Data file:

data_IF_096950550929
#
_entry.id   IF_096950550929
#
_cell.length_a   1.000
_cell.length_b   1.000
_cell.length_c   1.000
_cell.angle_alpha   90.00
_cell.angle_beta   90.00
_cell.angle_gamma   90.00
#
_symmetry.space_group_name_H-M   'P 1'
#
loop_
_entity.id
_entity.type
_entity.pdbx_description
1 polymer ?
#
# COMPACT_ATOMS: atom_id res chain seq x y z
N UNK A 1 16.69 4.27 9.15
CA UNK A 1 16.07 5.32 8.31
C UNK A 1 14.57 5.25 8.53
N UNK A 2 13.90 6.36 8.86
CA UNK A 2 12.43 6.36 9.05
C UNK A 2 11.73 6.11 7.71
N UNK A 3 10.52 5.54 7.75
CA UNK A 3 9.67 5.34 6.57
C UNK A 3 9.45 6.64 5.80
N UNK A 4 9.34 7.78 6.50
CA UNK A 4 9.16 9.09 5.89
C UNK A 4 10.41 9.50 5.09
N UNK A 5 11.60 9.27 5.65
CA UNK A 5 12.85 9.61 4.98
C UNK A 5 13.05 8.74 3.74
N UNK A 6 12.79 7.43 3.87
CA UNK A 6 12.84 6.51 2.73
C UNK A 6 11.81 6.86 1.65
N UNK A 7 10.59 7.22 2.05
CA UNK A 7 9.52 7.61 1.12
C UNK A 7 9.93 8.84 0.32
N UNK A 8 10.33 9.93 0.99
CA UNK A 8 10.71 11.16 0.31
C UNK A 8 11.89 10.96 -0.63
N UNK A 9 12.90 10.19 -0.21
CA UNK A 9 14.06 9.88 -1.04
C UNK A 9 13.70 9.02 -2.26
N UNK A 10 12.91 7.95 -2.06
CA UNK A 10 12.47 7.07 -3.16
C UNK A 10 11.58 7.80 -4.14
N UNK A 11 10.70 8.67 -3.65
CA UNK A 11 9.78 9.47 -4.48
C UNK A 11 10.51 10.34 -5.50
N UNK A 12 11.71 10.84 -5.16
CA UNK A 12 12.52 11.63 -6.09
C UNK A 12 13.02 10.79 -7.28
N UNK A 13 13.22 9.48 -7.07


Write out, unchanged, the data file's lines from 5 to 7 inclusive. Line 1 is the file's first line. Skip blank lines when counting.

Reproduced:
_cell.length_a   1.000
_cell.length_b   1.000
_cell.length_c   1.000